• In Cannes, in the clean rooms of Thales Alenia Space where it was assembled, the Euclid satellite is ready to take off to carry out a 3D mapping of some two billion galaxies.
  • This mission of the European Space Agency is dedicated to improving knowledge about dark matter and dark energy, which are still very poor even though they constitute 95% of the Universe.
  • If the first images of Euclid are expected this fall, the first results of their analyzes, they will not fall for a year and a half.

Names have been found for them, it is estimated that they constitute 95% of the universe and yet we know almost nothing about them. They are dark matter and dark energy. Considered far too mysterious for the taste of the scientists whose theories and fantasies they have been feeding for a few decades.

"All we know is that the former has gravity and the latter causes the universe to expand rapidly," said Giuseppe Racca of the European Space Agency (ESA). Their exact nature remains unknown and, given their preponderance, it is a real "cosmic embarrassment", says the head of the mission that ESA is preparing to launch to unravel its secrets. In Cannes, in the clean rooms of Thales Alenia Space where it was assembled, the Euclid satellite is ready to take off. It is expected to fly this summer and remain in orbit for at least six years to carry out a 3D mapping of some two billion galaxies.

And it is this mass of new information, analyzed by hundreds of scientists, that should advance our knowledge in this area... crotchet. How? And what are the possible revelations? 20 Minutes went to interview some of these specialists at the manufacturer, near the Croisette, where they were meeting this week.

What will this 3D mapping of two billion galaxies be used for?

With this €1.5 billion mission, the European Space Agency hopes to answer at least two questions: "What is the origin of the universe?" and "why is it expanding at an accelerated rate instead of slowing down due to the gravitational pull of matter?" And for that, "the big advantage of Euclid lies precisely in the number of galaxies that can be observed," explains Stéphanie Escoffier, director of research at the CNRS. "We will multiply it by ten and inevitably, the more there are, the more accurate our results can be. This 3D mapping should be a real revolution," she continues.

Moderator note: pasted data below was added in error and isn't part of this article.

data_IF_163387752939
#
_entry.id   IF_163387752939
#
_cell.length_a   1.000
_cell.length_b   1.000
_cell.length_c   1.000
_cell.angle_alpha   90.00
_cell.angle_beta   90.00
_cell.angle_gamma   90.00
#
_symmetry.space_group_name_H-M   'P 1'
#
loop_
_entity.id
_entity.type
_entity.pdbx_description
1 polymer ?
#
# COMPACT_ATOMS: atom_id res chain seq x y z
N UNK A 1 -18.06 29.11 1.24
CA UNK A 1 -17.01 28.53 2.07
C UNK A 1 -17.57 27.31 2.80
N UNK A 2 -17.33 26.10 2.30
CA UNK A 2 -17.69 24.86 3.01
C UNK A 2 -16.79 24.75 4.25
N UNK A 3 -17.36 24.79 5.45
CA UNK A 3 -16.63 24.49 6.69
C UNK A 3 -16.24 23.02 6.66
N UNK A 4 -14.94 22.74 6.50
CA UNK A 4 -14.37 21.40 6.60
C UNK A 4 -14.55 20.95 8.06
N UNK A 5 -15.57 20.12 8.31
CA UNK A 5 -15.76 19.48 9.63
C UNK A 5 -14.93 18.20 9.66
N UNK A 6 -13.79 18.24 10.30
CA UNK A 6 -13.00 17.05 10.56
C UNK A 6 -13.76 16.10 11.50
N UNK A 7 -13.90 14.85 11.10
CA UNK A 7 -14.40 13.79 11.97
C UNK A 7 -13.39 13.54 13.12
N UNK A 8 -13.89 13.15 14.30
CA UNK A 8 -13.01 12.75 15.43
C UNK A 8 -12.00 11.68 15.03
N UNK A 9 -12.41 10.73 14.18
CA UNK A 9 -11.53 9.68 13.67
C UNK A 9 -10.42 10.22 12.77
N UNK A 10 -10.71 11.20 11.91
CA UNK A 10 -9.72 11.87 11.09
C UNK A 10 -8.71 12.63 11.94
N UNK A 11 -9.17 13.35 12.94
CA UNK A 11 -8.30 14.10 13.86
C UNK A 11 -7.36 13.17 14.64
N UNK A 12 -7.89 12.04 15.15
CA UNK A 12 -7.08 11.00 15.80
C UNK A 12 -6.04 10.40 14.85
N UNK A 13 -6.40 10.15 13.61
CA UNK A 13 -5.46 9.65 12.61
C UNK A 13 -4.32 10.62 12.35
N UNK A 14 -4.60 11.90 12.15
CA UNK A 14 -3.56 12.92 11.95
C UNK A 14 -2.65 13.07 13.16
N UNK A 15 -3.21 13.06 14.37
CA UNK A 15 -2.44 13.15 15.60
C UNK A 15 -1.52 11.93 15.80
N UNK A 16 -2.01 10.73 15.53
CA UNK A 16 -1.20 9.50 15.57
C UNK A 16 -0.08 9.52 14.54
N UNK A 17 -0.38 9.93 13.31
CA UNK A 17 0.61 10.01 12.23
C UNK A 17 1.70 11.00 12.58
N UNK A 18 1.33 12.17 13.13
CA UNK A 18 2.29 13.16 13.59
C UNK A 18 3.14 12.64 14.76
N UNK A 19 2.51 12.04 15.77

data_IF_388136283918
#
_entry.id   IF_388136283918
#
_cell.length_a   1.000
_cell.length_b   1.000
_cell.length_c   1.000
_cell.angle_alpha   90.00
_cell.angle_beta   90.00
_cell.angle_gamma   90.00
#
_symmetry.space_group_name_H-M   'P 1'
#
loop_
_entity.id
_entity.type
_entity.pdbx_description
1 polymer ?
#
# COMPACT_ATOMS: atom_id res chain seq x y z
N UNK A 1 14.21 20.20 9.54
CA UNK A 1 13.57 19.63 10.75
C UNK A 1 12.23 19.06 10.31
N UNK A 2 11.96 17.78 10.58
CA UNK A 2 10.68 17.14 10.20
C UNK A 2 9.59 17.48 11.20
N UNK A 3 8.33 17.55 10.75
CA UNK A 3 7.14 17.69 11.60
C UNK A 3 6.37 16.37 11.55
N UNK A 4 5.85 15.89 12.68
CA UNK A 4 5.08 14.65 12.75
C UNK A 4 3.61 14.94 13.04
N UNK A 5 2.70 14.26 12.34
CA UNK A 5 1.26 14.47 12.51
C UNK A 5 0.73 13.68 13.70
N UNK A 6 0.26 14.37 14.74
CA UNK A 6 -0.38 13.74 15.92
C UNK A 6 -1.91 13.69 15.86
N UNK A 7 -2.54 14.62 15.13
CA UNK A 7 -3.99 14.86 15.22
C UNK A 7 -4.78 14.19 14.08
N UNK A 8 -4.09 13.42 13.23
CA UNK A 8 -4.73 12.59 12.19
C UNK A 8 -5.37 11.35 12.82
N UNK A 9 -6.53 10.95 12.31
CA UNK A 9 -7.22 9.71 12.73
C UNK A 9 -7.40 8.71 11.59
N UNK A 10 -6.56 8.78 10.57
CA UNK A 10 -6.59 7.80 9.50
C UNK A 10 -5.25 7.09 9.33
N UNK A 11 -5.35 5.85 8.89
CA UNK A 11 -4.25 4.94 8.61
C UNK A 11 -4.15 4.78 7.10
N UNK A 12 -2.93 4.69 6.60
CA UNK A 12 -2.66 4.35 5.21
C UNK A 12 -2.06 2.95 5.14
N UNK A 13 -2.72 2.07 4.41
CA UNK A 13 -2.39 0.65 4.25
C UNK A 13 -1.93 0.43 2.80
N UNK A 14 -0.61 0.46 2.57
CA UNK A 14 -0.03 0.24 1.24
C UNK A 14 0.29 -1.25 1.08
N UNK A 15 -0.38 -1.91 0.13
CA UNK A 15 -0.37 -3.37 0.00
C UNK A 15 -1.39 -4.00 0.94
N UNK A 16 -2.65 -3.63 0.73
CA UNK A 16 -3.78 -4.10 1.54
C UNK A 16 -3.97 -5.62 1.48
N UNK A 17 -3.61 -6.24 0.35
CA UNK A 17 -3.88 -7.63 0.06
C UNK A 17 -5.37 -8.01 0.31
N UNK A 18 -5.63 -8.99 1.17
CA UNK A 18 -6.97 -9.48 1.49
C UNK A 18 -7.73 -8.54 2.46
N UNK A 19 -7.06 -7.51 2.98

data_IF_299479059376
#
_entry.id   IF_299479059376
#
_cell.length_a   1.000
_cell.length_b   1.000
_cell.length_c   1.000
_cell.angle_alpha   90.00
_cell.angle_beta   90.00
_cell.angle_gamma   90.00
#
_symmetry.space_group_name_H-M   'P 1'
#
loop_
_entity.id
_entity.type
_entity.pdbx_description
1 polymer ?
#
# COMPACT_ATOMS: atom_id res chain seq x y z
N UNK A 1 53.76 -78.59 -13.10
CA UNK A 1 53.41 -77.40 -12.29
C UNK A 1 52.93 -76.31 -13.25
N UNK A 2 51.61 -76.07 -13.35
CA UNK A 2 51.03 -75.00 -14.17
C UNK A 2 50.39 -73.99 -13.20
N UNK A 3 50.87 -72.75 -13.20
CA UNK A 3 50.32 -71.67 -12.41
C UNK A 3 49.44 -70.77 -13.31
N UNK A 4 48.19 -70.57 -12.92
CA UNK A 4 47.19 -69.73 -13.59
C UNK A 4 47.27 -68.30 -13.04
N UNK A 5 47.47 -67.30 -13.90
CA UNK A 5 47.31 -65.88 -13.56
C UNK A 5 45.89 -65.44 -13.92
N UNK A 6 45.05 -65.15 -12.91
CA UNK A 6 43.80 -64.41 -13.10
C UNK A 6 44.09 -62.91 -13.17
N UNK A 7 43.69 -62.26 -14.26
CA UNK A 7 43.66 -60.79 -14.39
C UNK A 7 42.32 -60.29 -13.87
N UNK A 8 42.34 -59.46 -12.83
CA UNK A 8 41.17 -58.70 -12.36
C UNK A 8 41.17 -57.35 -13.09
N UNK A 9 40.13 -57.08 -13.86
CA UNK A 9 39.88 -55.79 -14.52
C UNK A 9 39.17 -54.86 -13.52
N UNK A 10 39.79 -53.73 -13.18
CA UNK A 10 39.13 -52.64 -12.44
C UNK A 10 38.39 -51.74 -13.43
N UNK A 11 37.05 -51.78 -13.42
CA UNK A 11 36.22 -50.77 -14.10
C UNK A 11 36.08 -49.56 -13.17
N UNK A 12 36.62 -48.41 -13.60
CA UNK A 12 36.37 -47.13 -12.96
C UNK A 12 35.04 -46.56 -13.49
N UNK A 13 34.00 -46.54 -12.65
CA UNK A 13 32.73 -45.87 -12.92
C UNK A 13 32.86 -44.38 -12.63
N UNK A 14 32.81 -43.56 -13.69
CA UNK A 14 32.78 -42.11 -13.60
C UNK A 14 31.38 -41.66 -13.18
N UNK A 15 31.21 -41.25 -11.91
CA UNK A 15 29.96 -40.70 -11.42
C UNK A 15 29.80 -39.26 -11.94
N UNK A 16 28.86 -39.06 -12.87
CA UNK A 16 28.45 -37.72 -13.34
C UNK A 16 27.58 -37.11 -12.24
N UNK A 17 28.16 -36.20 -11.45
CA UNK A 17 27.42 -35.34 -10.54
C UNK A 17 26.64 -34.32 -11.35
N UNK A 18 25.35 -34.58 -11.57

For comparison, the Hubble Space Telescope has observed the sky over 25 square degrees (a unit of measurement of space as seen from Earth) in 25 years while the new satellite will be able to capture ten square degrees per day! "We will be able to study the distribution of these galaxies in a very precise way, which will tell us about dark energy, but also analyze their deformation, which can give us information on the location of dark matter," says the researcher.

Scientists should therefore be able to apprehend this "invisible" by quantifying its absence. Are you following? They will rely on the effect of "gravitational lensing", that is to say when a celestial object deflects the rays emitted by a light source, to "measure the amount of matter between the satellite and the observed galaxy".

How will the mission work?

Launched from Cape Canaveral, aboard a SpaceX Falcon 9 rocket, next July, Euclid should arrive at its destination in October. From its heliocentric orbit, that is to say around the sun, 1.5 million kilometers from the Earth, the telescope will relentlessly photograph the depths of the cosmos until 2029, and perhaps beyond, if all goes well. Equipped with an impressive sensor of more than 600 million pixels, the craft will provide images "in which we will be able to zoom almost to infinity," explains Pierre Casenove, in charge of the program for CNES, the National Center for Space Studies. To target this or that galaxy.